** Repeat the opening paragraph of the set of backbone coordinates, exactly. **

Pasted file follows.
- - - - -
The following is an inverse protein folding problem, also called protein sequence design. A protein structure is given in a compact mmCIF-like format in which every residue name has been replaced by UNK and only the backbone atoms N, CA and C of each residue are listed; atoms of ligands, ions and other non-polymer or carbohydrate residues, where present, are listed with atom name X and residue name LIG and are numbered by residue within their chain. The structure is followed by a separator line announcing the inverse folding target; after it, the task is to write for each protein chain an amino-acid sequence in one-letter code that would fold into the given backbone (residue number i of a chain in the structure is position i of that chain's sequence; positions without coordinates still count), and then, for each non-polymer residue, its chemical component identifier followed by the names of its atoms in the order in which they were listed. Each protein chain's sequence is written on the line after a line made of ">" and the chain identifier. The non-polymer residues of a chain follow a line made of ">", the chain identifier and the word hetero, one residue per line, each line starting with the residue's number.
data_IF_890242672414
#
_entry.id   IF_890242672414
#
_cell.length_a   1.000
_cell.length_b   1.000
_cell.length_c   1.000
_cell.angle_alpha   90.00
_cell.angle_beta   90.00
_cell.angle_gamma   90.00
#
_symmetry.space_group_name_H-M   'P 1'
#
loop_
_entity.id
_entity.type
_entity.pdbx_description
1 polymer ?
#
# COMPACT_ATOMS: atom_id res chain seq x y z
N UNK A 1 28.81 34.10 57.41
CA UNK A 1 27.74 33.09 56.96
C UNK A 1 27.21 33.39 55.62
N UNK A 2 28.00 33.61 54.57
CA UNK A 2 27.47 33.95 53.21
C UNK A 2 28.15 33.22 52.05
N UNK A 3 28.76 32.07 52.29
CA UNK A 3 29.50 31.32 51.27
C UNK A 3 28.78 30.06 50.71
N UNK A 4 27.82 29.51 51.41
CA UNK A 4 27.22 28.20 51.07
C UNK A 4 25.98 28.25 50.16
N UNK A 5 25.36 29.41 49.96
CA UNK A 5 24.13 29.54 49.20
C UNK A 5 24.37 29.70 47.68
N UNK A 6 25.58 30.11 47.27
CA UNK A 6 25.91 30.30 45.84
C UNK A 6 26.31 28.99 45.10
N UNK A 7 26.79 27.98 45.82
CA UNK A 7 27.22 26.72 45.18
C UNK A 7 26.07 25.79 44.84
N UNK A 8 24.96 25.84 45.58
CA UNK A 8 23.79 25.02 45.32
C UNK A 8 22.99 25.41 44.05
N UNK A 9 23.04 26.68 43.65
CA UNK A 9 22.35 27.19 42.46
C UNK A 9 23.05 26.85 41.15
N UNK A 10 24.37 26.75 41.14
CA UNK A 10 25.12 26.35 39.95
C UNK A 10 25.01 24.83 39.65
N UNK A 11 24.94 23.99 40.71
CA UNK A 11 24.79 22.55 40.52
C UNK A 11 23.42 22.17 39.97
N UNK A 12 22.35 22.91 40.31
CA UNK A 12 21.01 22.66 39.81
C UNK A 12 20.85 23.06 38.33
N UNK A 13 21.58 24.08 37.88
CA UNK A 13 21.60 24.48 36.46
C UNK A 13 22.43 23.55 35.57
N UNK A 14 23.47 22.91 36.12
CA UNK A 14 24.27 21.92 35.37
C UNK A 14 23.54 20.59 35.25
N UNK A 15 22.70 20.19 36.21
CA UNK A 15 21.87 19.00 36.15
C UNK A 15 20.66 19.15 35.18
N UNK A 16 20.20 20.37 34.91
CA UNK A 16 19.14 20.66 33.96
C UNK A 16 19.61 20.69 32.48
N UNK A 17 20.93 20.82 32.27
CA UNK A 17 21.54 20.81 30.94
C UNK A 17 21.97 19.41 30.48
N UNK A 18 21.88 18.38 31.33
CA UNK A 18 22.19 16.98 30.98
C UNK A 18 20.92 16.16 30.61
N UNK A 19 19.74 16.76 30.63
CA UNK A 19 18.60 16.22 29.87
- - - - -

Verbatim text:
The following is an inverse protein folding problem, also called protein sequence design. A protein structure is given in a compact mmCIF-like format in which every residue name has been replaced by UNK and only the backbone atoms N, CA and C of each residue are listed; atoms of ligands, ions and other non-polymer or carbohydrate residues, where present, are listed with atom name X and residue name LIG and are numbered by residue within their chain. The structure is followed by a separator line announcing the inverse folding target; after it, the task is to write for each protein chain an amino-acid sequence in one-letter code that would fold into the given backbone (residue number i of a chain in the structure is position i of that chain's sequence; positions without coordinates still count), and then, for each non-polymer residue, its chemical component identifier followed by the names of its atoms in the order in which they were listed. Each protein chain's sequence is written on the line after a line made of ">" and the chain identifier. The non-polymer residues of a chain follow a line made of ">", the chain identifier and the word hetero, one residue per line, each line starting with the residue's number.